image

Courtesy of David Outlaw '17

October 20, 2016

Theta Delta Chi Fraternity Lights House Green to Support Veterans

Print More

Cornell’s Theta Delta Chi fraternity will light its house green tonight to show support for veterans, in response to a letter to the editor by Cornell Undergraduate Veterans Association President David Outlaw ’17, published in The Sun Wednesday.

Outlaw said he recently requested that the clock tower be lit green on Veterans Day as part of the Greenlight A Vet campaign, but said the University denied his request for the second year in a row. The campaign aims to “create a visible national support for our veterans by changing one light to green,” he explained.

“Green is the color of hope, renewal and well-being,” he wrote in his letter. “‘Greenlight’ is also a term commonly used to activate forward movement. The simple action of changing one light to green will spark a national conversation regarding the treatment and recognition of veterans and ‘green light’ them forward as valued members of our communities.”

President of Theta Delta Chi Mohammad Imtisal Qadir ’18 said the idea to light the fraternity house green was inspired by CUVA’s participation in the Greenlight a Vet campaign.

“Outlaw’s recent letter to the editor about Cornell’s refusal to light the clock tower green was the catalyst that pushed our fraternity to make the collective choice to light our house green,” he said.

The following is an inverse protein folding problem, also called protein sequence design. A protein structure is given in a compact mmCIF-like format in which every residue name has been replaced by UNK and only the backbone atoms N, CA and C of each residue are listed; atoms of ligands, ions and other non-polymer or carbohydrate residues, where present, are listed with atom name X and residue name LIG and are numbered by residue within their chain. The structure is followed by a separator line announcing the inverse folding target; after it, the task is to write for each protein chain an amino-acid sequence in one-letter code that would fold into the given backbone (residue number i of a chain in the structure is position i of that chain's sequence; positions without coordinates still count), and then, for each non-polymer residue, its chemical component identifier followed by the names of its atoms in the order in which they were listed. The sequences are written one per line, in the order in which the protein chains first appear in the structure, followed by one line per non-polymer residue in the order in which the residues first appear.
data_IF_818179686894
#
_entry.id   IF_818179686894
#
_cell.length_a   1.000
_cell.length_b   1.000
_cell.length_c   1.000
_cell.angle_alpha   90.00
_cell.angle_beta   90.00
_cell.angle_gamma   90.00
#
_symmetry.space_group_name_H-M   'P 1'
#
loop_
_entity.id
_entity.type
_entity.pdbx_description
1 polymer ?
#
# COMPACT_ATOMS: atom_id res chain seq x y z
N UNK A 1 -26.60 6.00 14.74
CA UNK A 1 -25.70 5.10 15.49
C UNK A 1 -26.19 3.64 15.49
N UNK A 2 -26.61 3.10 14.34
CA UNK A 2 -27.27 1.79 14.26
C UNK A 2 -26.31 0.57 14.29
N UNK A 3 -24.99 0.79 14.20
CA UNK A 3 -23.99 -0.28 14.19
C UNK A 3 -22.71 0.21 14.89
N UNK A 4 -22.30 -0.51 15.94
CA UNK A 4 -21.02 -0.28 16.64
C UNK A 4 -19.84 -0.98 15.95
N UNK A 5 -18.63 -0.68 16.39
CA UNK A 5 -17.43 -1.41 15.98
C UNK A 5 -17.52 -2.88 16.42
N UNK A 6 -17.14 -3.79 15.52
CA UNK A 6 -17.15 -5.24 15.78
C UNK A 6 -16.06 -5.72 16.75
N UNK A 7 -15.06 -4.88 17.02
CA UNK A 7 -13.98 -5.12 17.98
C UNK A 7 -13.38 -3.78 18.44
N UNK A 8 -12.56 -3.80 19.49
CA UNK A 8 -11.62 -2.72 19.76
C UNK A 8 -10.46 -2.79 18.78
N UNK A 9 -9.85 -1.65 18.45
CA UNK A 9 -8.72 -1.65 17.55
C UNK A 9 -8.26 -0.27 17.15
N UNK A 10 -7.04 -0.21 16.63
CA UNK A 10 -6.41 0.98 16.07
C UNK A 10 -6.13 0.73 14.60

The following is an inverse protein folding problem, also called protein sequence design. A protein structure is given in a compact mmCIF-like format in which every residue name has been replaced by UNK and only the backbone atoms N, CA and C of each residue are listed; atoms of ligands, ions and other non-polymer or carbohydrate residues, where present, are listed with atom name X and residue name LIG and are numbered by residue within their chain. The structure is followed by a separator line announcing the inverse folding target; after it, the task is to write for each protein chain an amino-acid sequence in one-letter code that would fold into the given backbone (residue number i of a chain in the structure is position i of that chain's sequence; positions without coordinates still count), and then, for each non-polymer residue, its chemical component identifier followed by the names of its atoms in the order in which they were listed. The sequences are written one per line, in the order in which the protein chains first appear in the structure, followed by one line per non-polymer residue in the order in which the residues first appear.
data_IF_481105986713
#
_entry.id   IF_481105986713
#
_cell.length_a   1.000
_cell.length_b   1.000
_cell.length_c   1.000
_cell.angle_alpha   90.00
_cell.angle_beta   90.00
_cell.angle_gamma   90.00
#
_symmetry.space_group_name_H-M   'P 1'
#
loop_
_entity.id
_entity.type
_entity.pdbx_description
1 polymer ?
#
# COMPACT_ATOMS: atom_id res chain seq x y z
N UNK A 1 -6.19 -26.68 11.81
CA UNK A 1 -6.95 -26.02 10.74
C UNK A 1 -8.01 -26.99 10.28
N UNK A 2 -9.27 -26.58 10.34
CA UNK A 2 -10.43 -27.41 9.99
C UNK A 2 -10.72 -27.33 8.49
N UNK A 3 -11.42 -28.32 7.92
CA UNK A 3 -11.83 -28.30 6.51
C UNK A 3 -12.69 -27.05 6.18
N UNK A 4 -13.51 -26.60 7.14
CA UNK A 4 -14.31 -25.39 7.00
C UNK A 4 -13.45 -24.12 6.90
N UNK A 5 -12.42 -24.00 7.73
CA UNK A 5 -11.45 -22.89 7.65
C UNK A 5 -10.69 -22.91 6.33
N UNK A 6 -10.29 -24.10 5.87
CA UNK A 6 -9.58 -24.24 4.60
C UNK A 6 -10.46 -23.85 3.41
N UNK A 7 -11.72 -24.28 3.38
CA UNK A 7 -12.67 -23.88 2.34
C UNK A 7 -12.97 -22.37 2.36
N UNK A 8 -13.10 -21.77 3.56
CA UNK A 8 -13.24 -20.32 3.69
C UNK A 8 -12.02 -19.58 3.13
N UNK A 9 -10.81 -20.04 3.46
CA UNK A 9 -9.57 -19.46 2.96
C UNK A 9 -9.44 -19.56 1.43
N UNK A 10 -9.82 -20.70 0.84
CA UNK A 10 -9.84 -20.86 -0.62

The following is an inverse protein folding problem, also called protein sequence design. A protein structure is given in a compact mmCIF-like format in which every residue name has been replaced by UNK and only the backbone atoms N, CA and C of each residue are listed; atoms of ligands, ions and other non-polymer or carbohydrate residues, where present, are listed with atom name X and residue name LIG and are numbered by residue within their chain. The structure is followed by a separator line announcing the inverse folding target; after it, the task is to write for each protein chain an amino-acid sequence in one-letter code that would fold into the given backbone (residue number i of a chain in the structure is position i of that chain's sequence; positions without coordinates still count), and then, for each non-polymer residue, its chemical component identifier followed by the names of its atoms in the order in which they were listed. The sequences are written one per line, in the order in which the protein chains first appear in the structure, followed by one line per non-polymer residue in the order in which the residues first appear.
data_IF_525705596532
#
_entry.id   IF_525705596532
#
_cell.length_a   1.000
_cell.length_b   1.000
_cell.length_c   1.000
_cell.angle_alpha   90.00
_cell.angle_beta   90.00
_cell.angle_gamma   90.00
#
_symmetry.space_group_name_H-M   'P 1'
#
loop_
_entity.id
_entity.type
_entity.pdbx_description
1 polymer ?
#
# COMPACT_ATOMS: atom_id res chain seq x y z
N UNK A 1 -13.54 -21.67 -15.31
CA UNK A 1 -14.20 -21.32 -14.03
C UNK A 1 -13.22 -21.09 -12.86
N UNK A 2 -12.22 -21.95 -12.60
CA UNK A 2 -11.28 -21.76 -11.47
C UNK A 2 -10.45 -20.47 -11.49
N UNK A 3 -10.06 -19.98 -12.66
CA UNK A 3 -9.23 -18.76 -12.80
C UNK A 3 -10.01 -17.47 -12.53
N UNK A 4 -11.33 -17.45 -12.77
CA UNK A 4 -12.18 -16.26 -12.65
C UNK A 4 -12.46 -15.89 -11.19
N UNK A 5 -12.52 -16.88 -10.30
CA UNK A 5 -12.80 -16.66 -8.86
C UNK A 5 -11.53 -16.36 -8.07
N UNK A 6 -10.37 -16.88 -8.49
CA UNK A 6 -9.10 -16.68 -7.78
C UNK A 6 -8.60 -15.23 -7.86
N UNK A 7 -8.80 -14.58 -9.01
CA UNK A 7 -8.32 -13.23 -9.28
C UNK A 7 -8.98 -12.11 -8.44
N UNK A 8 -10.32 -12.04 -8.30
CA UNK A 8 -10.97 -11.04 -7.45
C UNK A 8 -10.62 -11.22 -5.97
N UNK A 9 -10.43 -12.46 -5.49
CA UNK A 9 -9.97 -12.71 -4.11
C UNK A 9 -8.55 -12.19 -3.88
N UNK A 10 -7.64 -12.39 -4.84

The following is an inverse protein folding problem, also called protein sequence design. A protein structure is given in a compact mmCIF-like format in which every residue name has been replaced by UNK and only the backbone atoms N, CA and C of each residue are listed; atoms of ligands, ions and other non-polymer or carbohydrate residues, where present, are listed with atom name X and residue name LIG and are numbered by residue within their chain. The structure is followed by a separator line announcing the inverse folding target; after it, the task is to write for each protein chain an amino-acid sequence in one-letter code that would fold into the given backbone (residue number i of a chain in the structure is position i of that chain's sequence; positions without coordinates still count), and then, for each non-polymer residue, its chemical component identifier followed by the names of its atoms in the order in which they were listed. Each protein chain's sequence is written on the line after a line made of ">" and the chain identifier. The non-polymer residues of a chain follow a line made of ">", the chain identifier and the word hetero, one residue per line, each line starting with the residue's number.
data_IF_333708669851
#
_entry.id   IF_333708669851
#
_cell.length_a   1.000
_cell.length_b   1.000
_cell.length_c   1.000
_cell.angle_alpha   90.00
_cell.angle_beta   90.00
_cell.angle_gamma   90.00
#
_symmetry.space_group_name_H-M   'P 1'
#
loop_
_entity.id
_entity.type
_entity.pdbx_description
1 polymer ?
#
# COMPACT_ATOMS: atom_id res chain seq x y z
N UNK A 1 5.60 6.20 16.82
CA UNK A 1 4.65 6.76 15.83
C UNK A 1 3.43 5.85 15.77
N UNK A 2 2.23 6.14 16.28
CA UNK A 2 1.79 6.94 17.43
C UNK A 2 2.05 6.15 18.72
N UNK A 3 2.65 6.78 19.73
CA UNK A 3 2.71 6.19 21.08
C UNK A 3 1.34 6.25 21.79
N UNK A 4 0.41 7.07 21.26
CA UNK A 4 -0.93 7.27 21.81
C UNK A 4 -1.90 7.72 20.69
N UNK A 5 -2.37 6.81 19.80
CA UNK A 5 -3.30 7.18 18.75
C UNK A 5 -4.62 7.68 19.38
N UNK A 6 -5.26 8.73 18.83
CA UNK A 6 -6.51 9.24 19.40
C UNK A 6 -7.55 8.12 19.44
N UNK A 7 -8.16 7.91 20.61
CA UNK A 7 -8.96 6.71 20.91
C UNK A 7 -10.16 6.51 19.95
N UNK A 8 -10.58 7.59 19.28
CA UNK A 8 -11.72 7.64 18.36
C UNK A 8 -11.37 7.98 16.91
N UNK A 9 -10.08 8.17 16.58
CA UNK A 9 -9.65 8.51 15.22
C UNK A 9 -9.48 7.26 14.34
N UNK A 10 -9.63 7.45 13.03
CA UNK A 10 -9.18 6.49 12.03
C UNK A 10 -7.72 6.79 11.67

Qadir said he hopes that lighting the house green will “push others in the Cornell community” to “engage in conversations about veterans and their vital contributions to our communities.”

“Veterans are often stigmatized in American society, and they face significant hurdles when returning home from service,” he said. “As a brotherhood, we have engaged in conversations about veterans and their vital contributions to our communities.”

President of the Interfraternity Council Blake Brown ’17 said the Cornell community actively celebrates “students of diverse backgrounds, experiences and talents” but often overlooks “the stories and experiences of veterans on the Hill.”

“I can imagine that for many veterans, adjusting to University life can be challenging, and it goes without saying that their immense sacrifices deserve our recognition and respect,” he said. “I’m proud that groups like Theta Delta Chi are taking a lead in honoring our veterans, and I hope that their action inspires community-wide recognition and administrative support.”